Other Tips

Jens cautions us to not move too quickly to steps 3 and 4. Spend at least 30 minutes asking each client interviewee about the past and factoring in others’ perspectives. He also says in Step 4 to be sure to have them think about including people with “challenging behaviors” based on the client’s perspective.

Other best practices that Jens shared with us really have to do with making sure you have access to the client so that you can establish a very positive client relationship. He says the keys to his success are:

1) being allowed to interview the right people on their own

2) having permission to coach any of the individuals on their own

3) having enough time to get the workshop design approved in a step-by-step manner

4) having permission to suggest changes to the setting, the time, layout of the room and number and length of the presentations.

5) being allowed to draft invitations, suggest food choices for snacks and meals and finalize the agenda design.

6) ensuring that expectations of the client are kept realistic during the planning process.

What Does Facilitation Have to Do With Coaching?

I am still exploring this but my sense is, based on Jens work and other coaches I’ve worked with, that both coaches and facilitators have a systematic way of asking questions. We strive to not add our own input and let the client come up with his or her own insights. Where this particular model adds to our facilitation skills is that there is a heavy emphasis on helping the client group “get into other people’s shoes”.  It fosters spending a significant amount of time “coaching” or directing the person to think about the past and the future in terms of what the other people might be thinking before directing them to share their own opinions about the future.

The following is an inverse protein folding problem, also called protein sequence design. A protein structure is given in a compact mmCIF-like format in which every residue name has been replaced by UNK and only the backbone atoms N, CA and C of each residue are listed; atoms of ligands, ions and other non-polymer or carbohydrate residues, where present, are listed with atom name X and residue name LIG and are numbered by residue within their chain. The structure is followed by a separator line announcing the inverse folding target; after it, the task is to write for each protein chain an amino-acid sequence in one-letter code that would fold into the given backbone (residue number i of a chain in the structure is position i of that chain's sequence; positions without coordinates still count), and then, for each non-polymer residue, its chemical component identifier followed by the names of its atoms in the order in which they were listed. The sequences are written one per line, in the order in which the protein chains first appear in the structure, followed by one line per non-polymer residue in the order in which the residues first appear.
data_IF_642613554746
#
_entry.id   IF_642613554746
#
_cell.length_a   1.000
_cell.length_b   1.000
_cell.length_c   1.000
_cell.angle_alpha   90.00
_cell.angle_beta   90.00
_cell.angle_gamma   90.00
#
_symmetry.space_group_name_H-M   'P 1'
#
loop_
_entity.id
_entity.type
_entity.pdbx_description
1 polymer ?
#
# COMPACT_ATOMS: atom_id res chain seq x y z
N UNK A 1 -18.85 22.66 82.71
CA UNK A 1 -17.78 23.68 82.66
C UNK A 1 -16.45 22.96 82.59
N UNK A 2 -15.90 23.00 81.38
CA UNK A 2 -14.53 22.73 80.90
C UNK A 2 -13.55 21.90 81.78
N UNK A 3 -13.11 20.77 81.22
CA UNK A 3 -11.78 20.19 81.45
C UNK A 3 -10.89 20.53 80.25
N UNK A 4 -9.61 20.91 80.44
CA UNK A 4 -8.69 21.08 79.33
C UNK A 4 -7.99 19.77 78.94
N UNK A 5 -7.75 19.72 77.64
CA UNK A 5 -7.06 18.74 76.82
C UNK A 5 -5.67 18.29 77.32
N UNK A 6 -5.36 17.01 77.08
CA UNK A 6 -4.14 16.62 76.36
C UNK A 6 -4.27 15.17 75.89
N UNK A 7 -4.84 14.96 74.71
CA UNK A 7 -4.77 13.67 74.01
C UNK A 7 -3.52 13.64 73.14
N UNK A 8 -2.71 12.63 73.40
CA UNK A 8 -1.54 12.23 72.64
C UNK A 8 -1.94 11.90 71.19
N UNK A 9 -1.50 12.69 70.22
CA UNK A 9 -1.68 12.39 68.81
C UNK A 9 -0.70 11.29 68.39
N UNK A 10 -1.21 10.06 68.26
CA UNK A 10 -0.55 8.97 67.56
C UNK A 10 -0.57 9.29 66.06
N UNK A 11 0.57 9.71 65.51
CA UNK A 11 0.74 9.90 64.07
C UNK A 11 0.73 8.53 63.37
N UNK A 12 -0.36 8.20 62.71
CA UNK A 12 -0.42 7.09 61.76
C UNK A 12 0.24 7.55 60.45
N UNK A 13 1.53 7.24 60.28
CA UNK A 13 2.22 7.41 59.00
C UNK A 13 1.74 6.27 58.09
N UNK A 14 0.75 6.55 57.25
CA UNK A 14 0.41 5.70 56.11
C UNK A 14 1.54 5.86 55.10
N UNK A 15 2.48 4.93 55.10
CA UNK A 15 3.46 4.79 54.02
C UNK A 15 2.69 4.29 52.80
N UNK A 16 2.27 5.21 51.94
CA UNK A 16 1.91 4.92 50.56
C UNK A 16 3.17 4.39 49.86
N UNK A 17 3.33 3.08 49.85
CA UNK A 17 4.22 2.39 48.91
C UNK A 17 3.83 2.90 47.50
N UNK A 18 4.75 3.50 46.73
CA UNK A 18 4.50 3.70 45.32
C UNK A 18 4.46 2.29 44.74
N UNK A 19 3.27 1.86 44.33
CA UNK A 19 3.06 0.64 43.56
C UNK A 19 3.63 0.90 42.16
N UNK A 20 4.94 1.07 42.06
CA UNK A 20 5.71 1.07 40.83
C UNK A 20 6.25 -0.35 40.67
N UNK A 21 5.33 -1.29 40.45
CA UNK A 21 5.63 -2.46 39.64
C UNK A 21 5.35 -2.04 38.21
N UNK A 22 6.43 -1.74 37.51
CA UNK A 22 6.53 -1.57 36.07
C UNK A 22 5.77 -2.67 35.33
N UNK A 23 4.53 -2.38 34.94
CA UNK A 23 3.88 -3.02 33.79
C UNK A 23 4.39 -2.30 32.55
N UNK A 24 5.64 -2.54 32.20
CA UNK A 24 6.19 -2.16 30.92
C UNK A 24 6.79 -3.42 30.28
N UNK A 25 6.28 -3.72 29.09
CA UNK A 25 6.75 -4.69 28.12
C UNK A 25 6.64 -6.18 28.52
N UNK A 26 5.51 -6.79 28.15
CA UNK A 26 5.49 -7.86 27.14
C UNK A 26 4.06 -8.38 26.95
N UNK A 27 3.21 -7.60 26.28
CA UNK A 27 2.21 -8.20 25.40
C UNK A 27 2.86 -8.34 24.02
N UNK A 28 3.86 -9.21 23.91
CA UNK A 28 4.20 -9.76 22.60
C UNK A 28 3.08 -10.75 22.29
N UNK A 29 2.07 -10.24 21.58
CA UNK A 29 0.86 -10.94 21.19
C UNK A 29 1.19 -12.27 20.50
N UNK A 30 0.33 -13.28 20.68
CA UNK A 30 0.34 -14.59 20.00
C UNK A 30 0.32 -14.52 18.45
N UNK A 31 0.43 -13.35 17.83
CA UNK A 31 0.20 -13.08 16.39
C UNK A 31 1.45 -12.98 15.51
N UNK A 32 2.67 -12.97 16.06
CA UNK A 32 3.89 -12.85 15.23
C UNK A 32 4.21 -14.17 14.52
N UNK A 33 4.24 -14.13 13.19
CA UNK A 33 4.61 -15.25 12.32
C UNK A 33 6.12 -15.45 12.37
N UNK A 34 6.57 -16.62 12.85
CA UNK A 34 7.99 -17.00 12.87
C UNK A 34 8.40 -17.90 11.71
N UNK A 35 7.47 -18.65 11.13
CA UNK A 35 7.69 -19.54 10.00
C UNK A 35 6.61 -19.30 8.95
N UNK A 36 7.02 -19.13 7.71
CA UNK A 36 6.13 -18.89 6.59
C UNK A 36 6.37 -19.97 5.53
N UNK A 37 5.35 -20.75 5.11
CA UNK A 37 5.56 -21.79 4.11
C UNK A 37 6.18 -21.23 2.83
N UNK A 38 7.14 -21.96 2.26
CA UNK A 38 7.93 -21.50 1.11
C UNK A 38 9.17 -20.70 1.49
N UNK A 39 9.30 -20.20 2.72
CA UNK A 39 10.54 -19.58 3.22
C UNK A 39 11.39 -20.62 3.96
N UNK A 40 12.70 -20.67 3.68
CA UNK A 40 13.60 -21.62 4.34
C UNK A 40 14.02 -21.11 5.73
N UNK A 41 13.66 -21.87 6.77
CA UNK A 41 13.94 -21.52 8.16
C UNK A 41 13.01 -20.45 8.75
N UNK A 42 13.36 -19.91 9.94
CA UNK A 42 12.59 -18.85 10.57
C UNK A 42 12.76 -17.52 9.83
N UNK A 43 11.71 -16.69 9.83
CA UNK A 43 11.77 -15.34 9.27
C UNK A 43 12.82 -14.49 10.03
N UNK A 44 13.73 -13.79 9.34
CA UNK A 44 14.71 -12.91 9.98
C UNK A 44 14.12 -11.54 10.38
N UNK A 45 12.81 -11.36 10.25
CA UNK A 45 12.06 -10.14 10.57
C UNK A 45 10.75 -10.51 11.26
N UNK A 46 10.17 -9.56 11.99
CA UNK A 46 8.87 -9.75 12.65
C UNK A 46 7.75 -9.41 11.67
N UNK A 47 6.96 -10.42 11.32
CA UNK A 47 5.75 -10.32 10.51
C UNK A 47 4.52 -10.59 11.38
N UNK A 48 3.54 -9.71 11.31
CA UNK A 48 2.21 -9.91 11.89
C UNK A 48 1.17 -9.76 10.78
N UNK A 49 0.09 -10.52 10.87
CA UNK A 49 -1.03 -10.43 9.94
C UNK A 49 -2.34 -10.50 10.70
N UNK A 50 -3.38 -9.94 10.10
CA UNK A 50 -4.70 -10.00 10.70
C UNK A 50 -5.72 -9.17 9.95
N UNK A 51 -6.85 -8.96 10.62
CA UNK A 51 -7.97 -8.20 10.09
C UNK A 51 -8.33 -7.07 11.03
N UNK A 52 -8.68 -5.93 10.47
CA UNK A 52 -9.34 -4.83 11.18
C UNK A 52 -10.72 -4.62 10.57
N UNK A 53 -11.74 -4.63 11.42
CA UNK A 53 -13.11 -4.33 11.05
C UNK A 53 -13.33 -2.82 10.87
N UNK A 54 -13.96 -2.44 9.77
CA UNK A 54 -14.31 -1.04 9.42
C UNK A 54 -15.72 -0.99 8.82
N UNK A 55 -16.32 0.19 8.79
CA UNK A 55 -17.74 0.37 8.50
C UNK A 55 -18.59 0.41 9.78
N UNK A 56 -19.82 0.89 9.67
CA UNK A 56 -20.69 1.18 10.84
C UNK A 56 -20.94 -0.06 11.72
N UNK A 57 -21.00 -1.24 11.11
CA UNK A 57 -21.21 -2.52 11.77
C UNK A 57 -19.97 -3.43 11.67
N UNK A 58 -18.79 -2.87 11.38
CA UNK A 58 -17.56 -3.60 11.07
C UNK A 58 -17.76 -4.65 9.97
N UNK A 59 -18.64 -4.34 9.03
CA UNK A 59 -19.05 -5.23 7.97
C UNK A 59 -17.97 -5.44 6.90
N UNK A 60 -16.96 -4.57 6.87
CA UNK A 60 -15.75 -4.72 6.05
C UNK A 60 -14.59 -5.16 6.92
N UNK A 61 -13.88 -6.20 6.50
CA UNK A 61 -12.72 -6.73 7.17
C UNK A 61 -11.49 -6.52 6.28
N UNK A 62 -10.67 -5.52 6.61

Why is This Important?

Being systematic about how you best help a client share their thinking is a key competency for facilitators. In fact, the two international facilitator programs i am certified in (i.e., 1) IAF Certified Professional Facilitator program and 2) ICA Certified ToP Facilitator program) require evidence of competency in “creating collaborative client relationships”. Establishing trust with your client will make all the difference in how the intervention goes. If you establish a collaborative client relationship and help them see you as their ally, it will go better for them, you, and the group you are facilitating. They need to know you want to ensure their success and the success of their team and organization.

Your Next Step

Consider trying out this facilitative coaching interview model. You might also want to systematize how you do your client interviews and incorporate some or all of these tips. Try one or both of our most popular instant PDF download modules noted below.


Jen’s resources note that at the basis of his model is the work of Canadian psychiatrist and family counselor, Karl Tomm and his colleagues at a family counseling center in Calgary. 

He also recommends you read:

Tomm, K. (1988). Interventive interviewing: Part III. Intending to ask lineal, circular, reflexive and strategic questions. Family Process, 27, 1–15

He says several Danish social scientists have been inspired by Karl Tomm and the team around him. 

Kristian Dahl and Andreas Granhof Juhl (2009). “Den professionelle proceskonsulent”, page 37.

Barbara MacKay

Barbara loves “everything facilitation”. She thinks BIG! She loves working with other facilitators around the globe to create transformational results for client groups. She loves teaching others how to do that. She loves presenting at global facilitator conferences. She loves certifying new professional facilitators. If you also love what process facilitation can do for the world, connect with her – virtually or in person. She believes facilitation processes, used well, will provide the roadmap to a more just and sustainable world.